the brief bio
16 June 2004

William H. Calvin


"I talk a lot about ape-to-human evolution and all those abrupt climate changes along the way, even about civilization's vulnerabilities to abrupt shocks. But mostly I try to extend Darwin's intellectual revolution to brain mechanisms. What sort of Darwinian brain wiring allows us, in just a split second, to shape up a better thought?  To create quality from mere incoherence?"

WILLIAM H. CALVIN, Ph.D., is a theoretical neurobiologist, Affiliate Professor of Psychiatry and Behavioral Sciences at the University of Washington in Seattle.  He is the author of a dozen books, mostly for general readers, about brains and evolution. The latest is A Brief History of the Mind: From Apes to Intellect and Beyond. Out in paperback is A Brain for All Seasons:  Human Evolution and Abrupt Climate Change, about paleoanthropology, paleoclimate, and considerations from neurobiology and evolutionary biology, which won the 2002 Phi Beta Kappa book award for science.  His book with Derek Bickerton, Lingua ex Machina: Reconciling Darwin and Chomsky with the Human Brain, is about the evolution of structured language.  His research interests include the recurrent excitatory circuitry of cerebral cortex used for split-second versions of the Darwinian bootstrapping of quality, the four-fold enlargement of the hominid brain during the ice ages, and the brain reorganization for language and planning during "The Mind's Big Bang" which occurred about 50,000 years ago, long after our brains had reached their current size.

For the standard lecture-organizer stuff (and pitfalls to avoid), see the author page.  There's also a narrative bio.

The best of the short book reviews, from The Virginia Quarterly Review 78:139, Autumn 2002

      "There is something dizzying about William Calvin's books. Enormous erudition is displayed, with an effortless artistry that blends idiosyncracy and digression with wit, insight, and dramatic impact.  He mixes very difficult and momentous topics with simple momentary observations, placing his enormous subjects into a personal, humanistic, and conversational perspective.  A lot of rough edges and uncertainties are neglected in his presentation of controversial topics.  This permits speculation to achieve a maximal impact.  Generally, Calvin's instincts for the truth appear to be very acute and his understanding of the available data on a wide variety of subjects is remarkable.  There is little doubt that exciting interest in the enormous social and evolutionary impact of weather is just the right thing to be doing at this point in the history of the world. In the process he awakens interest in so many subjects-ethnographic, paleontological, neurological, genetic, sociological, and so on.  So long as one appreciates that this is a speculative synthesis, it is possible very safely to enjoy the brilliance and scope of the exposition, which is amusing, alarming, reassuring, and awe inspiring by turns.  It is as if the reader is partaking of a conversation with a brilliant and well informed friend who is so full of ideas that no one else can get a word in edgewise."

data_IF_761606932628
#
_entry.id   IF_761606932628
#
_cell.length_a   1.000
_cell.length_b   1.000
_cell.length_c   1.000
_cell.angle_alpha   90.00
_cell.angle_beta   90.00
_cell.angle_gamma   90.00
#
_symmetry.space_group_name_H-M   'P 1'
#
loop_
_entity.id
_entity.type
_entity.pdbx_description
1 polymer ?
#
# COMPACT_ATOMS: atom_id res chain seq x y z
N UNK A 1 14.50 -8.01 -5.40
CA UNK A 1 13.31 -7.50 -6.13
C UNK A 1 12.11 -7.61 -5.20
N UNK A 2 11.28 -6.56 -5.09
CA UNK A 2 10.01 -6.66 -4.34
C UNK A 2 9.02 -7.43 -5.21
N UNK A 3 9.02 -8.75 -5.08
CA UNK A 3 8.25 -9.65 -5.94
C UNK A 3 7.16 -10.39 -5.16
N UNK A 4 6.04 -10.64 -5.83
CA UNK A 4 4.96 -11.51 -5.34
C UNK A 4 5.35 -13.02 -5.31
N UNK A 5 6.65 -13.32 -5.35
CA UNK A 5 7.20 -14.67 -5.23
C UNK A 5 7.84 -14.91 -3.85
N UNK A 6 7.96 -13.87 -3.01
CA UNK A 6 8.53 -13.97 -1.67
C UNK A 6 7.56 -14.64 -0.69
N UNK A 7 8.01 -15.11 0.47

Current One-hour Lecture Topics

General Public, General Scientific audiences (it's mostly climate and oceanography with some anthropology)

Shocks and Instabilities
Climate is like a drunk.

If left alone, it sits. 
Forced to move, it staggers


Coming on stage now is a stunning example of how civilization must rescue itself.  It dwarfs the three big scientific alerts from the 1970s about global warming, ozone loss, and acid rain. But until the 1990s, no one knew much about abrupt climate change, those past occasions when the whole world flipped out of a warm-and-wet climate like today’s into the alternate mode, which is like a worldwide version of the Oklahoma Dust Bowl of the 1930s.  There are big alterations in only 3-5 years.  A few centuries later, the drought climate flips back into worldwide warm-and-wet, even more quickly.  Unlike greenhouse warmings, the big flips have happened every few thousand years on average, though the most recent one was back before agriculture in 10,000 B.C.  The next flip may arrive sooner than otherwise, thanks to our current warming trend.  The northern extension of the Gulf Stream appears quite vulnerable to global warming in four different ways.  An early warning might be a decline in this current.  And according to two oceanographic studies published this last year, this vulnerable ocean current has been dramatically declining for the last 40-50 years, paralleling our global warming and rising CO2.

The 2004 version of this talk, for the Adamson Annual Lecture on International Studies, is here.


General Public, General Scientific audiences (it's mostly anthropology, evolution, and psychology) 

The Evolution of Human Minds:
The Ice Age Emergence of Higher Intellectual Functions